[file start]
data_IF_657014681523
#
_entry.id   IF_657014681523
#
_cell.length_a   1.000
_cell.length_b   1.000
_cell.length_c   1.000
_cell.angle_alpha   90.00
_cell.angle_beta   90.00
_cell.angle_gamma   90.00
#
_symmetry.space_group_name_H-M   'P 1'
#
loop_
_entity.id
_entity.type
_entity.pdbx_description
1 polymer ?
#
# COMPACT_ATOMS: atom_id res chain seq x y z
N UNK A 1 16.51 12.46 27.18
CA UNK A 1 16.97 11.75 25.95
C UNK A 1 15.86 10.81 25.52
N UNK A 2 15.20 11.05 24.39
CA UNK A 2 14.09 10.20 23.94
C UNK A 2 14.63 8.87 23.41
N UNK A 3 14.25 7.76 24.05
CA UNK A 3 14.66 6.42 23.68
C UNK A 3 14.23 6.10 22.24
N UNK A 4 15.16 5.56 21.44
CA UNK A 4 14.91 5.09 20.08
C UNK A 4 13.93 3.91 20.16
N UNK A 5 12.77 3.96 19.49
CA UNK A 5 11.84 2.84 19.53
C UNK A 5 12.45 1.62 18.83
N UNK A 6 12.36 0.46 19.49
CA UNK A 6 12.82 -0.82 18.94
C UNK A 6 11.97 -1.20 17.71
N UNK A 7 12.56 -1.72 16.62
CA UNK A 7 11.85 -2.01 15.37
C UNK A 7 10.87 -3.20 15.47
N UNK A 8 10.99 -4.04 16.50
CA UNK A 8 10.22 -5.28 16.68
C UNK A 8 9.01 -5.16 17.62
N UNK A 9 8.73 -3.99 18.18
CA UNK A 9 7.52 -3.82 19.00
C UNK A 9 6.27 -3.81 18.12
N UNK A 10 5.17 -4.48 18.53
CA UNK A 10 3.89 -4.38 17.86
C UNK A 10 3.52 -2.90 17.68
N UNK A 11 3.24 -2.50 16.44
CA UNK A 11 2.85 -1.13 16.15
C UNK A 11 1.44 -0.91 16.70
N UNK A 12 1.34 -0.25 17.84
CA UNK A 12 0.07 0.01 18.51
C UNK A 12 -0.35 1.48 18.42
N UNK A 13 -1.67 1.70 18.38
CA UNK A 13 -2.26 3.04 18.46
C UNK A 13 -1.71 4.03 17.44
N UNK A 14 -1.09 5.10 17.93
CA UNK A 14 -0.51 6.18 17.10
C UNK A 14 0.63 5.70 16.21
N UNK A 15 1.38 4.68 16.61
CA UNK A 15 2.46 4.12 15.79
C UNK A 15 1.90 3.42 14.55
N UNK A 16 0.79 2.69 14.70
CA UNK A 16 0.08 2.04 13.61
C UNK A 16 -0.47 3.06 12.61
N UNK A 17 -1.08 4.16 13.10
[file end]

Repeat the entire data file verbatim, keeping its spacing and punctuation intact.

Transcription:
data_IF_657014681523
#
_entry.id   IF_657014681523
#
_cell.length_a   1.000
_cell.length_b   1.000
_cell.length_c   1.000
_cell.angle_alpha   90.00
_cell.angle_beta   90.00
_cell.angle_gamma   90.00
#
_symmetry.space_group_name_H-M   'P 1'
#
loop_
_entity.id
_entity.type
_entity.pdbx_description
1 polymer ?
#
# COMPACT_ATOMS: atom_id res chain seq x y z
N UNK A 1 16.51 12.46 27.18
CA UNK A 1 16.97 11.75 25.95
C UNK A 1 15.86 10.81 25.52
N UNK A 2 15.20 11.05 24.39
CA UNK A 2 14.09 10.20 23.94
C UNK A 2 14.63 8.87 23.41
N UNK A 3 14.25 7.76 24.05
CA UNK A 3 14.66 6.42 23.68
C UNK A 3 14.23 6.10 22.24
N UNK A 4 15.16 5.56 21.44
CA UNK A 4 14.91 5.09 20.08
C UNK A 4 13.93 3.91 20.16
N UNK A 5 12.77 3.96 19.49
CA UNK A 5 11.84 2.84 19.53
C UNK A 5 12.45 1.62 18.83
N UNK A 6 12.36 0.46 19.49
CA UNK A 6 12.82 -0.82 18.94
C UNK A 6 11.97 -1.20 17.71
N UNK A 7 12.56 -1.72 16.62
CA UNK A 7 11.85 -2.01 15.37
C UNK A 7 10.87 -3.20 15.47
N UNK A 8 10.99 -4.04 16.50
CA UNK A 8 10.22 -5.28 16.68
C UNK A 8 9.01 -5.16 17.62
N UNK A 9 8.73 -3.99 18.18
CA UNK A 9 7.52 -3.82 19.00
C UNK A 9 6.27 -3.81 18.12
N UNK A 10 5.17 -4.48 18.53
CA UNK A 10 3.89 -4.38 17.86
C UNK A 10 3.52 -2.90 17.68
N UNK A 11 3.24 -2.50 16.44
CA UNK A 11 2.85 -1.13 16.15
C UNK A 11 1.44 -0.91 16.70
N UNK A 12 1.34 -0.25 17.84
CA UNK A 12 0.07 0.01 18.51
C UNK A 12 -0.35 1.48 18.42
N UNK A 13 -1.67 1.70 18.38
CA UNK A 13 -2.26 3.04 18.46
C UNK A 13 -1.71 4.03 17.44
N UNK A 14 -1.09 5.10 17.93
CA UNK A 14 -0.51 6.18 17.10
C UNK A 14 0.63 5.70 16.21
N UNK A 15 1.38 4.68 16.61
CA UNK A 15 2.46 4.12 15.79
C UNK A 15 1.90 3.42 14.55
N UNK A 16 0.79 2.69 14.70
CA UNK A 16 0.08 2.04 13.61
C UNK A 16 -0.47 3.06 12.61
N UNK A 17 -1.08 4.16 13.10